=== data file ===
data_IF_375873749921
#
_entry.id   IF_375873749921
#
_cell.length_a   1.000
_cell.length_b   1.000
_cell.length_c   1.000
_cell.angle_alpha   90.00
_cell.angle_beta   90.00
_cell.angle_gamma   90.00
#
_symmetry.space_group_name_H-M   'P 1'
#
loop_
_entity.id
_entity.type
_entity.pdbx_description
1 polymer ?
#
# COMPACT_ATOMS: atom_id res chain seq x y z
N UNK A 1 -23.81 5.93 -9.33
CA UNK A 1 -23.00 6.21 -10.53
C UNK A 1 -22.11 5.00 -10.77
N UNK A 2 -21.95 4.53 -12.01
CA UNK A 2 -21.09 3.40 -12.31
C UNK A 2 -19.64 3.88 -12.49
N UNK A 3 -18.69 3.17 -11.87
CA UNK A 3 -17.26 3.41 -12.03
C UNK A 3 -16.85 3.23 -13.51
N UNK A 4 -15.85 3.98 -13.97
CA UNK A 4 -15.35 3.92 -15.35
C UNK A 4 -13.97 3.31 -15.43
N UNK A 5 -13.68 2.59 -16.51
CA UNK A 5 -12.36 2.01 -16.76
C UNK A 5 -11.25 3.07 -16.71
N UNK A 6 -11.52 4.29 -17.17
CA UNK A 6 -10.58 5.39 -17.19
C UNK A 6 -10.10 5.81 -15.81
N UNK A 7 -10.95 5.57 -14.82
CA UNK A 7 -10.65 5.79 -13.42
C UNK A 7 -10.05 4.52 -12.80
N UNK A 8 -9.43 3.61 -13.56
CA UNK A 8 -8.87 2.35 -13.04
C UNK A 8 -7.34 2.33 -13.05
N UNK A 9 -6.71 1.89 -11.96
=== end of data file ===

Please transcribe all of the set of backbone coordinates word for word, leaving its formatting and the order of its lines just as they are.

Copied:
data_IF_375873749921
#
_entry.id   IF_375873749921
#
_cell.length_a   1.000
_cell.length_b   1.000
_cell.length_c   1.000
_cell.angle_alpha   90.00
_cell.angle_beta   90.00
_cell.angle_gamma   90.00
#
_symmetry.space_group_name_H-M   'P 1'
#
loop_
_entity.id
_entity.type
_entity.pdbx_description
1 polymer ?
#
# COMPACT_ATOMS: atom_id res chain seq x y z
N UNK A 1 -23.81 5.93 -9.33
CA UNK A 1 -23.00 6.21 -10.53
C UNK A 1 -22.11 5.00 -10.77
N UNK A 2 -21.95 4.53 -12.01
CA UNK A 2 -21.09 3.40 -12.31
C UNK A 2 -19.64 3.88 -12.49
N UNK A 3 -18.69 3.17 -11.87
CA UNK A 3 -17.26 3.41 -12.03
C UNK A 3 -16.85 3.23 -13.51
N UNK A 4 -15.85 3.98 -13.97
CA UNK A 4 -15.35 3.92 -15.35
C UNK A 4 -13.97 3.31 -15.43
N UNK A 5 -13.68 2.59 -16.51
CA UNK A 5 -12.36 2.01 -16.76
C UNK A 5 -11.25 3.07 -16.71
N UNK A 6 -11.52 4.29 -17.17
CA UNK A 6 -10.58 5.39 -17.19
C UNK A 6 -10.10 5.81 -15.81
N UNK A 7 -10.95 5.57 -14.82
CA UNK A 7 -10.65 5.79 -13.42
C UNK A 7 -10.05 4.52 -12.80
N UNK A 8 -9.43 3.61 -13.56
CA UNK A 8 -8.87 2.35 -13.04
C UNK A 8 -7.34 2.33 -13.05
N UNK A 9 -6.71 1.89 -11.96